Synopses & Reviews
Ferdie doesnt want to go to school, but go to school he must, and fortunately his imaginative older sister Viola paves the way. First she urges him to put on his rocket blaster boots, which enable him to leave the house. When he stalls again she convinces him to take command of a ship in search of buried treasure, and at the next meltdown, she tells him that as a knight, his duty is to fight the fierce fire-breathing dragon who has stolen the princess. But then it is Violas turn to fall apart, and Ferdie, following her example, draws on his own inner resources and imagination to keep them on their way. The childrens fantasy world is beautifully illustrated by Cybèle Youngs intricate 3-D paper sculptures, which have been painted with contemporary urban images and then photographed for this book.
"Many picture books are built on the foundation of children's boundless imagination, and in her first solo effort, illustrator Young (Ten Birds) handles the theme with exceptional grace. It's time for school, but Viola's younger brother, Ferdie, isn't interested. ' Ã¢Â€Â˜Not now,' he said. Ã¢Â€Â˜Maybe never.' ' Resourceful and creative, Viola uses Ferdie's jacket, a leaf, and a piece of cardboard to turn their short walk into three heroic adventures, as they become superheroes, seek buried treasure, and prepare to battle a dragon. With dark eyes and wavy hair, the children feel like distant cousins to Saint-ExupÃ©ry's Little Prince. Scenes grounded in reality, when Ferdie throws tantrums and Viola tries to distract or comfort him, are painted in gray, conveying the tenor of those moments. By contrast, their colorful, imagination-powered journeys jump off the page. Young's collages cast shadows on the white background below, with silhouettes of curling waves, sea creatures, and blobby monsters painted in pale blues, greens, and reds and filled in with crisp imagery of the duo's urban neighborhood. With empathy and respect for both characters' emotions, Young presents a loving story of sibling camaraderie. Ages 4 7. (Aug.)" Publishers Weekly (Starred Review) Copyright PWxyz, LLC. All rights reserved.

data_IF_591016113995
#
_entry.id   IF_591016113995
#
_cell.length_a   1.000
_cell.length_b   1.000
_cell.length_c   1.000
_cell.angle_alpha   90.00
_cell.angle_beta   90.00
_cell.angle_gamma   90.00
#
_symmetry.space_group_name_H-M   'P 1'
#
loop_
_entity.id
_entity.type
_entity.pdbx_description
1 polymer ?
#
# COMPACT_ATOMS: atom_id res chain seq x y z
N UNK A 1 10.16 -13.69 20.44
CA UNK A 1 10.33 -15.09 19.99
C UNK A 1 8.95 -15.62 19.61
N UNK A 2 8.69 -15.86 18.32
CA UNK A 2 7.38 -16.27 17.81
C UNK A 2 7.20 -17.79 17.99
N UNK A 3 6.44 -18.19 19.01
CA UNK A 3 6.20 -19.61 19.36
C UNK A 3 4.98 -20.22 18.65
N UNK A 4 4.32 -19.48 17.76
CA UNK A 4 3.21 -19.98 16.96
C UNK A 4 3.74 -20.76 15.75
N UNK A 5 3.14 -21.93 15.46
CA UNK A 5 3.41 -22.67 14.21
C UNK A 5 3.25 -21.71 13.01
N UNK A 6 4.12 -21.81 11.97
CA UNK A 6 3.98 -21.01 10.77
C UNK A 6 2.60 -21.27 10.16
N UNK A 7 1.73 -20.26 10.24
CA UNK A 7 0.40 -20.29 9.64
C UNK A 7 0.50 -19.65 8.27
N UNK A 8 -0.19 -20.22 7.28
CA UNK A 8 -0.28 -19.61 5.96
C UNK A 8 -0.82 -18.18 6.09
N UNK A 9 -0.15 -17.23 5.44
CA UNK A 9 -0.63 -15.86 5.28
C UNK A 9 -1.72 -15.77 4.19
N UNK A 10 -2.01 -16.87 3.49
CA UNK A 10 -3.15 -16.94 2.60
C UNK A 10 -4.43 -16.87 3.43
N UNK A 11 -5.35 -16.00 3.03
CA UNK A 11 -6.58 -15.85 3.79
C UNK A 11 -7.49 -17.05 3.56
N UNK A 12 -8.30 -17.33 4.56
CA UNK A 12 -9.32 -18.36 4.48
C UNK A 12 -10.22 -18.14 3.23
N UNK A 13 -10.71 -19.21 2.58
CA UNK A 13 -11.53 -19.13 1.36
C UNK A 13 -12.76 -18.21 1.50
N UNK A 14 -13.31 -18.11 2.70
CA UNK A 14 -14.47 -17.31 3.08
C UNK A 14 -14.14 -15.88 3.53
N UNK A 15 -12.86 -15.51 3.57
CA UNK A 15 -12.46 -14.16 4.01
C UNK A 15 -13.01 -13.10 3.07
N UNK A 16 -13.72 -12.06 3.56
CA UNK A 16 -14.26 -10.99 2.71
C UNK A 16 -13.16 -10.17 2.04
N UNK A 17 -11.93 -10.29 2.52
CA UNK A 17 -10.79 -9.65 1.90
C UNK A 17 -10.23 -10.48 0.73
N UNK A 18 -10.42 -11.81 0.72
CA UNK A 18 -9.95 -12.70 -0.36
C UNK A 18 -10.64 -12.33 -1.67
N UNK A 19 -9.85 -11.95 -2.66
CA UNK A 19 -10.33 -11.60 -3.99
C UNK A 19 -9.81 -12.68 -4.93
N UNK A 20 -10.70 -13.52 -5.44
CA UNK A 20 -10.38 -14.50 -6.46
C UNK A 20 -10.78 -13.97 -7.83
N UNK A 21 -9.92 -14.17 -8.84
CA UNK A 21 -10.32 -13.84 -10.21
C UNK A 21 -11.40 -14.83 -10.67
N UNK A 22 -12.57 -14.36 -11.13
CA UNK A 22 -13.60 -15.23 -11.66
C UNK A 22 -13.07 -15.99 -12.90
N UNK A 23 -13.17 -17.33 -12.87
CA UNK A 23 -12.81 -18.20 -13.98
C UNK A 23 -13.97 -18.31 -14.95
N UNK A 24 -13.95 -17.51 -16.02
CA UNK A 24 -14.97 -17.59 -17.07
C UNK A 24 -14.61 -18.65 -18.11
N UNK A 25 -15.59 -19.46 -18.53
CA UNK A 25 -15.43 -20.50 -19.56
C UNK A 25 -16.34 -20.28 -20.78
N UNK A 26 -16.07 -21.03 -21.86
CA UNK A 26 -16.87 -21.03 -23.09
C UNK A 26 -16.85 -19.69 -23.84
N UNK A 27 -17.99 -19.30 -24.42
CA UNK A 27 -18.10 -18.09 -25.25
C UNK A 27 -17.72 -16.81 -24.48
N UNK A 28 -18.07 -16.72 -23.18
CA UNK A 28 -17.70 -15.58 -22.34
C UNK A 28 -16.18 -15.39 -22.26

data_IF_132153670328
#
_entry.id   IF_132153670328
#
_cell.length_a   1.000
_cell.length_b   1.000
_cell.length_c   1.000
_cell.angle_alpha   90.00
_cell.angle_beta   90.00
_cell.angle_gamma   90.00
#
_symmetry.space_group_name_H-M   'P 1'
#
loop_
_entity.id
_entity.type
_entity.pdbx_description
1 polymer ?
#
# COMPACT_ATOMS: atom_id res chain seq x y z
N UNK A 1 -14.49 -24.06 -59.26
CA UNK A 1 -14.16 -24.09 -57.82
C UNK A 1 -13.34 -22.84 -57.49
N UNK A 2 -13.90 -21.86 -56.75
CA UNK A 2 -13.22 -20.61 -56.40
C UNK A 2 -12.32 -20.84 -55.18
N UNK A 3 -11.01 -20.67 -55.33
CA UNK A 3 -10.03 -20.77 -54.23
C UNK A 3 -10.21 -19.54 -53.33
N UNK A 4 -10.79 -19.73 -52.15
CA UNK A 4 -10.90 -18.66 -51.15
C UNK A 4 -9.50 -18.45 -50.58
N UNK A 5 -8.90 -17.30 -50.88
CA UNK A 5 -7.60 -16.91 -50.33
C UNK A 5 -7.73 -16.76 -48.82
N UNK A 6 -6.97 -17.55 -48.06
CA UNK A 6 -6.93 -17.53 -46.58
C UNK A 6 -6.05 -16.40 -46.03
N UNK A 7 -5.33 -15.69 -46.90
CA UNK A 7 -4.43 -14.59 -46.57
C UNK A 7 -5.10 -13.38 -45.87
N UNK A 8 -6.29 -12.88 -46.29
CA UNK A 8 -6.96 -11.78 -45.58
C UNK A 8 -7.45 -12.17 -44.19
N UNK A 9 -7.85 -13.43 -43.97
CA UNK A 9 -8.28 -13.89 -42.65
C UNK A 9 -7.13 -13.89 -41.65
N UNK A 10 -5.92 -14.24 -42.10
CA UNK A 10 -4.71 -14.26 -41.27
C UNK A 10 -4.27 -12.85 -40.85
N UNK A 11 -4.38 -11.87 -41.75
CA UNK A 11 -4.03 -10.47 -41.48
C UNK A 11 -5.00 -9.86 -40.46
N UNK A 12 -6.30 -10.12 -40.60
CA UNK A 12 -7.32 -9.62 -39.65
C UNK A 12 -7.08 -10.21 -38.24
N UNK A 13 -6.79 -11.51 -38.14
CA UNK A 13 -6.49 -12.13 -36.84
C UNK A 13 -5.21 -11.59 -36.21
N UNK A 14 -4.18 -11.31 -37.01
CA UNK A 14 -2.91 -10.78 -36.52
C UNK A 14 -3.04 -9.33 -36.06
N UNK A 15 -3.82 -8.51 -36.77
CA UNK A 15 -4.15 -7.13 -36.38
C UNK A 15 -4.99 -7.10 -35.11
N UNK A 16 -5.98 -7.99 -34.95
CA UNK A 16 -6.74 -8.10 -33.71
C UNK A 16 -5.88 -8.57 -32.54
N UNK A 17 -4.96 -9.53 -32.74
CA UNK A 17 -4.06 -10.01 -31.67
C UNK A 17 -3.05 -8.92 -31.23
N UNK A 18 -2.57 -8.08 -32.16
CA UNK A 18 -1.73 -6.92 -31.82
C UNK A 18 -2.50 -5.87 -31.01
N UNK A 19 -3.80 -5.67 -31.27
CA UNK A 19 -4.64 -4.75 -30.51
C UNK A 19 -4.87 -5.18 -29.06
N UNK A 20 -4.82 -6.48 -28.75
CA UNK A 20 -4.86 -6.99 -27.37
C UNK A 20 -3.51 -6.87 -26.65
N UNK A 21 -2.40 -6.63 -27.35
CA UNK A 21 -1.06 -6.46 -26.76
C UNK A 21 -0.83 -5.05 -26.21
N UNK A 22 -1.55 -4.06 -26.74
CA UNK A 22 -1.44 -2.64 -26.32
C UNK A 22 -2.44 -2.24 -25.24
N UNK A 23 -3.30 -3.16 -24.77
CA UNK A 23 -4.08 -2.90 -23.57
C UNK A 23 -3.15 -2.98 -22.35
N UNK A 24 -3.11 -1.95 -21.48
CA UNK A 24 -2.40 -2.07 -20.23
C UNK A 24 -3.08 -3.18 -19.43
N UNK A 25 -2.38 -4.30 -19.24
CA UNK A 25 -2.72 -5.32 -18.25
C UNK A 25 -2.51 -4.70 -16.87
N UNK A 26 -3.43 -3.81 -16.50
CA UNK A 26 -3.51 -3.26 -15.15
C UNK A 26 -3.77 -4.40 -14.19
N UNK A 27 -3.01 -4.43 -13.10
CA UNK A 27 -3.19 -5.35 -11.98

Kirkus Best Children's Books of 2011
"Beautifully illustrated with distinctive etched-paper collages, this is the rare story in which siblings offer mutual support rather than ripping each other to psychological bits
celebrates creative play and sibling cooperation in a way that feels very real." New York Times
"Youngs latest attempts to be many thingsa foray into a childs imagination, a touching tale of siblings and a stage for the authors elaborate paper sculpturesand it succeeds masterfully in doing all three
David Wiesner fans should give this a try
Amazing." Kirkus Reviews, starred review
"Many picture books are built on the foundation of children's boundless imagination, and in her first solo effort, illustrator [Young] handles the theme with exceptional grace." Publisher's Weekly, starred review
About the Author
Cybèle Young is an award-winning artist who exhibits her exquisite paper sculpture (Japanese paper printed with etched copperplates) internationally. She has illustrated several books for children, including Pas Harvest
by Jan Andrews, which was nominated for a Governor Generals Award for Illustration, and Jack Pine
by Christopher Patton. She lives with her family in Toronto.